A Markov model was developed using TreeAge Pro (TreeAge Software, Williamstown, MA) to project the long-term clinical and cost outcomes associated with the conventional and intensive treatment arms applied in the Steno-2 study (810). The model incorporated event probabilities and risk data from the study (and accounted Danish-specific costs) to estimate life expectancy, quality-adjusted life expectancy, and lifetime direct medical costs associated with the two treatment arms.

A two-state Markov model (alive and dead) with a cycle length of 1 year was developed. The model was designed to capture the occurrence of the following events from the Steno-2 Study: myocardial infarction, coronary artery bypass grafting, percutaneous coronary intervention, stroke (major and minor), hospitalization for congestive heart failure, revascularization of leg, revascularization of carotid artery, lower-extremity amputation (toe and major amputation) due to diabetes, end-stage renal disease, and dialysis.

For the modeling analysis, cohort characteristics and event rates were applied as observed in the Steno-2 study for years 1–8 of the analysis, after which mean event rates were carried forward for subsequent years of simulation (see tables in online appendices 1 and 2, available at http://dx.doi.org/10.2337/dc07-2452). Beyond year 8, mortality was adjusted for age by assuming the risk of mortality doubled every 10 years (11). Age-dependent risk adjustments were also applied for congestive heart failure, cardiovascular events (myocardial infarction, percutaneous coronary intervention, and coronary artery bypass grafting), stroke, and revascularization of the leg (see online appendix 3).

Adjustment of the risk of hospitalization for congestive heart failure according to age was calculated from a risk appraisal function derived from 486 cases of heart failure over 38 years of follow-up (12). Risk adjustment for cardiovascular events according to patient age was performed using the risk regression function reported by the UK Prospective Diabetes Study (UKPDS) for first myocardial infarction (13) and was calculated for stroke using data from the UKPDS stroke risk engine (14). The age-related risk adjustment for leg revascularization was assumed to be the same as that for patients with intermittent claudication (15).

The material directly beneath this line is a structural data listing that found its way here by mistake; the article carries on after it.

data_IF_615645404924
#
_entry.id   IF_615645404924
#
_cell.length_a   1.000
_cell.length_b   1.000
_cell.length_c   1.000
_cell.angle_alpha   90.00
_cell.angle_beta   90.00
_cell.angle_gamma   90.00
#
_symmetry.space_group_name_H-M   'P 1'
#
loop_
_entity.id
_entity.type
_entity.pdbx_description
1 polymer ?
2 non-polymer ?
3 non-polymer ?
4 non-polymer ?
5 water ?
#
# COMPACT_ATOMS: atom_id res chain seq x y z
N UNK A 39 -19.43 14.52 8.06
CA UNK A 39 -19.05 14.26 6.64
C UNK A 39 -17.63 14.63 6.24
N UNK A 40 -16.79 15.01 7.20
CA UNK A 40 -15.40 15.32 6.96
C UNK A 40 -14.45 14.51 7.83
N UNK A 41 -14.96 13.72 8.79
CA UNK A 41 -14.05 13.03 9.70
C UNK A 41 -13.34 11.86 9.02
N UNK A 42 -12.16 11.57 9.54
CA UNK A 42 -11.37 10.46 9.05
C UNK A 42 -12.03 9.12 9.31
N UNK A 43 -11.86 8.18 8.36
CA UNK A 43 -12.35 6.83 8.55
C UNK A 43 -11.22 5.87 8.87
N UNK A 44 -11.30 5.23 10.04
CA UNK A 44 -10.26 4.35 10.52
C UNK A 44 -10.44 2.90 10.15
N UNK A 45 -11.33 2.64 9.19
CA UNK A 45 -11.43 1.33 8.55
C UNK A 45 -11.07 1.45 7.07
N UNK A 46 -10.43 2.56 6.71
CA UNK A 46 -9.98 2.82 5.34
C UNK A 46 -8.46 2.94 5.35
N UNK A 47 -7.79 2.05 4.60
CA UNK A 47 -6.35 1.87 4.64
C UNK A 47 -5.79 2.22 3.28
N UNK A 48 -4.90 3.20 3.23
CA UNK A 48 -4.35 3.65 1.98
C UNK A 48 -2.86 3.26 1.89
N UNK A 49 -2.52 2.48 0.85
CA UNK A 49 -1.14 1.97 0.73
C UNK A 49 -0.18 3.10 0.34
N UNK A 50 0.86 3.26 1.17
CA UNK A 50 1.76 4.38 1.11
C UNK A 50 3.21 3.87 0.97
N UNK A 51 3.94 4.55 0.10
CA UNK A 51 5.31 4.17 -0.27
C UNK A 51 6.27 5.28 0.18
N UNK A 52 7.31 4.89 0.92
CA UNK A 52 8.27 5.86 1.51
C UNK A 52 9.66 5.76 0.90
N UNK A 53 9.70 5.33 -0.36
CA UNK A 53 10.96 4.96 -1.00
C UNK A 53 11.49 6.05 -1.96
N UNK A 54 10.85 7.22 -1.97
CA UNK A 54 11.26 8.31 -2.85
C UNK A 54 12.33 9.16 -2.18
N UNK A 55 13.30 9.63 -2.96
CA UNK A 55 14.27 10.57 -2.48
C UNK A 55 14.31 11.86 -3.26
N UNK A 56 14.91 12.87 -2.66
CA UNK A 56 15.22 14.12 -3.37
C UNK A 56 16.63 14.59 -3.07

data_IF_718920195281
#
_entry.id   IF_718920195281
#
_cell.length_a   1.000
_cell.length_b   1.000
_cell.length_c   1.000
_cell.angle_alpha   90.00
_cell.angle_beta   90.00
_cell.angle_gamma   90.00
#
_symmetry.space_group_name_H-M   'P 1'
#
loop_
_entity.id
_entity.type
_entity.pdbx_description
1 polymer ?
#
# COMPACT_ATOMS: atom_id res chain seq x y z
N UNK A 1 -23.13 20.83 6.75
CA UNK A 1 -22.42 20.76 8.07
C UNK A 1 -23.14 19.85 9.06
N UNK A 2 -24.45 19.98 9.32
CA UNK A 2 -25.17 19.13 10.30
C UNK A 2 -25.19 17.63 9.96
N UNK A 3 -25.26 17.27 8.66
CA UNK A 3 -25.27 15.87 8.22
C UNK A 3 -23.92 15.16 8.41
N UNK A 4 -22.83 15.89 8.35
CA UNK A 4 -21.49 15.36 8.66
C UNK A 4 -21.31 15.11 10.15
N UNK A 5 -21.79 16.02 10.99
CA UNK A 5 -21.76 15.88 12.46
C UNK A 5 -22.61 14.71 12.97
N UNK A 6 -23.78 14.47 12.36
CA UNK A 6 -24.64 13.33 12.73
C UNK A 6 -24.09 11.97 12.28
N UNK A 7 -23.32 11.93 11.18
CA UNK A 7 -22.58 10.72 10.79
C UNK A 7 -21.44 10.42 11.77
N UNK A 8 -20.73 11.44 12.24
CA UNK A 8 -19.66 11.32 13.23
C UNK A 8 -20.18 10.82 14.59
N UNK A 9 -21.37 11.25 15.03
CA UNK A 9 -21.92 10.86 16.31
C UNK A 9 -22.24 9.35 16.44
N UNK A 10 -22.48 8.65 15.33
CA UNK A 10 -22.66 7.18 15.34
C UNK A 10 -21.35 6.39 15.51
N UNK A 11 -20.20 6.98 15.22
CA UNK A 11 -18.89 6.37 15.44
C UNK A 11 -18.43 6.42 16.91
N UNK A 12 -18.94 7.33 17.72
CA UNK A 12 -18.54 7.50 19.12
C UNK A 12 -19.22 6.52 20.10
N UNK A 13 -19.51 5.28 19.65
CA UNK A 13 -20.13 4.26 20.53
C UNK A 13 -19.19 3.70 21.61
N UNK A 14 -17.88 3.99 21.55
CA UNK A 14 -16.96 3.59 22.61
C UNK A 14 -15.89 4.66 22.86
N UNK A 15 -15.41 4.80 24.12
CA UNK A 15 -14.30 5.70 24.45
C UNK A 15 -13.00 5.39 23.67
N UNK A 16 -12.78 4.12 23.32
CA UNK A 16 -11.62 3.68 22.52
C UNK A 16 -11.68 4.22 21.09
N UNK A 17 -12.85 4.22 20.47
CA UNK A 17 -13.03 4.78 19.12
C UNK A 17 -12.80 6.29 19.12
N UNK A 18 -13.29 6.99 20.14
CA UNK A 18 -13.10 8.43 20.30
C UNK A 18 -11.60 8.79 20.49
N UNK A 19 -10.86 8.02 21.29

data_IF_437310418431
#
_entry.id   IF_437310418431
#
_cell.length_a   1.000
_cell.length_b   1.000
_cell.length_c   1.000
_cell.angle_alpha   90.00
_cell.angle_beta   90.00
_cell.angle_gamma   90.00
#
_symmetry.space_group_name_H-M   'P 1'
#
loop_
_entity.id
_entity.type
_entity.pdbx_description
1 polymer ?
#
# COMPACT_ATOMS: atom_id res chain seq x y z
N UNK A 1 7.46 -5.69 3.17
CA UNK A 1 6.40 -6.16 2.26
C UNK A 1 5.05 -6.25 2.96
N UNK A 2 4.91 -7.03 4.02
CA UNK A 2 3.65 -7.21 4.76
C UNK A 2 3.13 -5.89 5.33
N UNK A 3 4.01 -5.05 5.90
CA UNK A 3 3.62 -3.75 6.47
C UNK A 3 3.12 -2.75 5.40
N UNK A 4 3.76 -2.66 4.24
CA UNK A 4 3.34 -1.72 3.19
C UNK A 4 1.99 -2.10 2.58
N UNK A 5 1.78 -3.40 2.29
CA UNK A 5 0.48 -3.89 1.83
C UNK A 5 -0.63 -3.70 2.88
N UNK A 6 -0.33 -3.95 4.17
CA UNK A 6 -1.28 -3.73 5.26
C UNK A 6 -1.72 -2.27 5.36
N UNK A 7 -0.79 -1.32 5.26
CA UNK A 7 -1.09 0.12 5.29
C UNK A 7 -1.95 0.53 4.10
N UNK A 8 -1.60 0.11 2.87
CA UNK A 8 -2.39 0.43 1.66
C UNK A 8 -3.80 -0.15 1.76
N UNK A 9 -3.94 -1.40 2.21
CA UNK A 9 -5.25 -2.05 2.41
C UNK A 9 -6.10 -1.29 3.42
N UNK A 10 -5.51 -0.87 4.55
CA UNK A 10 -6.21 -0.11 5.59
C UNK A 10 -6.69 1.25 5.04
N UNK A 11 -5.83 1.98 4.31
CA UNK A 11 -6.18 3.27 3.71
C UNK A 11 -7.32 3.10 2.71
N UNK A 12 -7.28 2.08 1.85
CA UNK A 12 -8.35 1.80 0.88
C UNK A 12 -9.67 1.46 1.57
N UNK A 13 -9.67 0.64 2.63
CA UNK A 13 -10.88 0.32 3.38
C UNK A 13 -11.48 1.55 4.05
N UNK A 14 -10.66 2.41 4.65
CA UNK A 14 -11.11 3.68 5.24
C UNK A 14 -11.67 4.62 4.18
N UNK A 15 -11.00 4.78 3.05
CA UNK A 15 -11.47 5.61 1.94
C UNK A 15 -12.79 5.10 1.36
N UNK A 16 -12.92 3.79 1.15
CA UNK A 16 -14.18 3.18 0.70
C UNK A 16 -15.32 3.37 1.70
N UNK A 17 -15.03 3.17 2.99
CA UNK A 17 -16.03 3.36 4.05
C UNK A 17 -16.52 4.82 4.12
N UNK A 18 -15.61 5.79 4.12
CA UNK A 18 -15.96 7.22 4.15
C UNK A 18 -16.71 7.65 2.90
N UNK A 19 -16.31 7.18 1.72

Direct medical costs were extracted from Danish cost databases by local experts and expressed in year 2005 Euros (€) (conversion rate: €1 = 7.45 Danish kroner). Costs accounted were those related to pharmacy; physician consultation; and interventions associated with complications, i.e., dialysis, revascularization procedures, and amputation (Table 1). Total costs for end-stage renal disease were adjusted according to the average duration of dialysis for patients in the Steno-2 study (1.64 years) (5).

Table 1
Summary of cost inputs

Annual treatment costs were assumed to be the sum of annual pharmacy, remedy, and consultation costs. In the conventional treatment arm, patients were assigned pharmacy costs derived from the Steno-2 study and assumed to receive all their treatment in a primary care setting with cost of remedies and consultations (physician and dietitian) in accordance with previously published Danish estimates (16). Pharmacy costs for patients in the intensive treatment arm were also derived from the Steno-2 study, but in the analyses patients could receive treatment in either a primary care or specialist clinic setting. Pharmacy costs were based on actual prices of prescribed drugs, many of which were nongeneric. Costs for treatment and follow-up of microvascular complications such as retinopathy and neuropathy were not included in this analysis; indirect costs such as lost production were also not included. In the base case analysis, patients in the intensive treatment arm were assumed to attend the specialist clinic at the Steno Diabetes Center.

Quality of life

All patients were assigned a baseline health-state utility score of 0.814, the equivalent of the score for a patient with uncomplicated type 2 diabetes, which captures the reduction in quality of life from the perfect health score of 1 (17). Tracker variables were used in the model to keep a record of all the events experienced by simulated patients. At the beginning of each cycle (or year in the simulation), health-state utilities for each patient were calculated by adjusting their baseline utility scores depending on their history of complications (see online appendix 4). Quality of life for dialysis intervention was assumed to be captured in end-stage renal disease complication and set to zero to avoid double counting.

Discounting, time horizon, and perspective

Clinical and cost outcomes were discounted at a rate of 3% per annum in line with current recommendations for Denmark (18). We modeled a lifetime horizon as the base case analysis and assumed the perspective of a health care payer in Denmark.

Statistical approach